Mutual Exclusion

In this homework, we implement several types of mutual exclusion operators.

For concurrency homeworks such as this, qemu is not a good choice of execution environment: qemu uses a single thread to emulate one or more cores, meaning race conditions, if they happen at all, are going to be very rare indeed.

To properly test synchronization operations, we need to actually run our code on multiple cores. To do this, we run xv6 under VMWare instead of under qemu. VMWare isn't as convenient, however, so I would suggest using qemu for initial development and debugging, and then testing with VMWare.

To create a VMWare image use the qemu-img tool, like this:

qemu-img convert -O vmdk xv6.img xv6.vmdk

and the same for fs.img. Then create a VMWare VM, and replace any disks (including CD-ROM's) with these two images. xv6.vmdk first, then fs.img. Start the VM, and xv6 should boot up.

To try a new version, first shut down the VMWare VM. Then make your updated sources, convert the images as per above, and start the VM back up.

The lock implementations will be tested using programs starting with race. The first program that actually uses locks is race2.c. It includes the header file "multilock.h". By changing #define spinlock to #define waitlock etc, you can switch the lock type used.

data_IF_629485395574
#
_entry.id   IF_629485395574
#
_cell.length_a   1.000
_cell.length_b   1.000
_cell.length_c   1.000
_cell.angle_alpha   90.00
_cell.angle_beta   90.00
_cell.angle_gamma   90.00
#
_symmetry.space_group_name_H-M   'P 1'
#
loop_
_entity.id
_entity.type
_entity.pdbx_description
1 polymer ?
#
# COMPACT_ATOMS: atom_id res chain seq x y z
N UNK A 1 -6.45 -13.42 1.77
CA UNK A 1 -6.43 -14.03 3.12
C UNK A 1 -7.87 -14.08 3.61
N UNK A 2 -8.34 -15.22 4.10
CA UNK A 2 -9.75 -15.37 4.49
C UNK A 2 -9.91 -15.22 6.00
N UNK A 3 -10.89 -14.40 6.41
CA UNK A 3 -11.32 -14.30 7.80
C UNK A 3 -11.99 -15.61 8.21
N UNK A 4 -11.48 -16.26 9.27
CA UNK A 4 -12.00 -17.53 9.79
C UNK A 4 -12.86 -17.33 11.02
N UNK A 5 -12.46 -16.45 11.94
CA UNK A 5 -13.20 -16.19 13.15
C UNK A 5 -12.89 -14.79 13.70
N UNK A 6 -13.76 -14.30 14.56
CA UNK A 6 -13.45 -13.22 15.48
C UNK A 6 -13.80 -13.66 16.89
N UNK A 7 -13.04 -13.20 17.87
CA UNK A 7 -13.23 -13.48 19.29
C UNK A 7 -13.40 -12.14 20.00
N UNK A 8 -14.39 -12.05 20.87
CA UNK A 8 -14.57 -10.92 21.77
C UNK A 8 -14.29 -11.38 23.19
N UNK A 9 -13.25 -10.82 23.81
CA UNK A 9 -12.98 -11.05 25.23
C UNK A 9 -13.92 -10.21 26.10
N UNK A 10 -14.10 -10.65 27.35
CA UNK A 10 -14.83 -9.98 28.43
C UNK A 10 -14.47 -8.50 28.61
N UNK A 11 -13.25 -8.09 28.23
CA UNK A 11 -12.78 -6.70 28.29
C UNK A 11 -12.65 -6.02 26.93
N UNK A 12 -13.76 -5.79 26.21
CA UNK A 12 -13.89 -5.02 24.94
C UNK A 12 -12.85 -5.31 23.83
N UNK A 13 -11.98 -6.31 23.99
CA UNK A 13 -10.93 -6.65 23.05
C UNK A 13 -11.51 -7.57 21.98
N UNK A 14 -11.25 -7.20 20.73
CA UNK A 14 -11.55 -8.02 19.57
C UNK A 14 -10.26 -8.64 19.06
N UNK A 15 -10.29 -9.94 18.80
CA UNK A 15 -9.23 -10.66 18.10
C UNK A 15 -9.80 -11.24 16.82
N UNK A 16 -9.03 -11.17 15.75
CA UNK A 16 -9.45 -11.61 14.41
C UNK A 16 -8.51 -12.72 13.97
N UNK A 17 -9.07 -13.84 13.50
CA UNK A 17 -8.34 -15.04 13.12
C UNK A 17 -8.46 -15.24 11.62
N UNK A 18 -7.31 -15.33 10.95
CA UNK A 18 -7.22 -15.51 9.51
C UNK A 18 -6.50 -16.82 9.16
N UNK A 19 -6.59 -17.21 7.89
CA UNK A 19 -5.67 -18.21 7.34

(I tried to do this more elegantly with the ## operator and defines passed in from the Makefile, but failed. Suggestions welcome!)

Basic user space spinlock

For this part, use the atomic xchg operator to implement a basic spinlock. The functions spinlock_init, spinlock_acquire and spinlock_release have empty definitions in uspinlock.h. Implement real versions of these functions in uspinlock.c.

Basic user space ticket lock

In a ticket lock, an atomic addition ( xadd) operation is used instead of a compare and exchange. When entering acquire, take a ticket by incrementing a queue count. Then wait until your number comes up on a dequeue count. Upon release, increment the dequeue count. Fill in ticketlock.c and ticketlock.h.

Kernel-support for wait locks in userspace

Here, the thread should go to sleep until the lock becomes available. Rather than do any sort of check in user space, have the kernel decide. We may do mixed userland/kernel locks in the next homework.

For this part, fill in waitlock.h and waitlock.c, and add the necessary system calls to support this.

There are several tests called race* in the template. A correct lock implementation produces the same result for all, and doesn't cause the programs to take more than several seconds to finish.

Topic revision: r3 - 2016-10-31 - 19:12:51 - Main.jakob
CS385.Homework7MutualExclusion moved from CS385.Homework7 on 2016-10-31 - 19:12 by Main.jakob -
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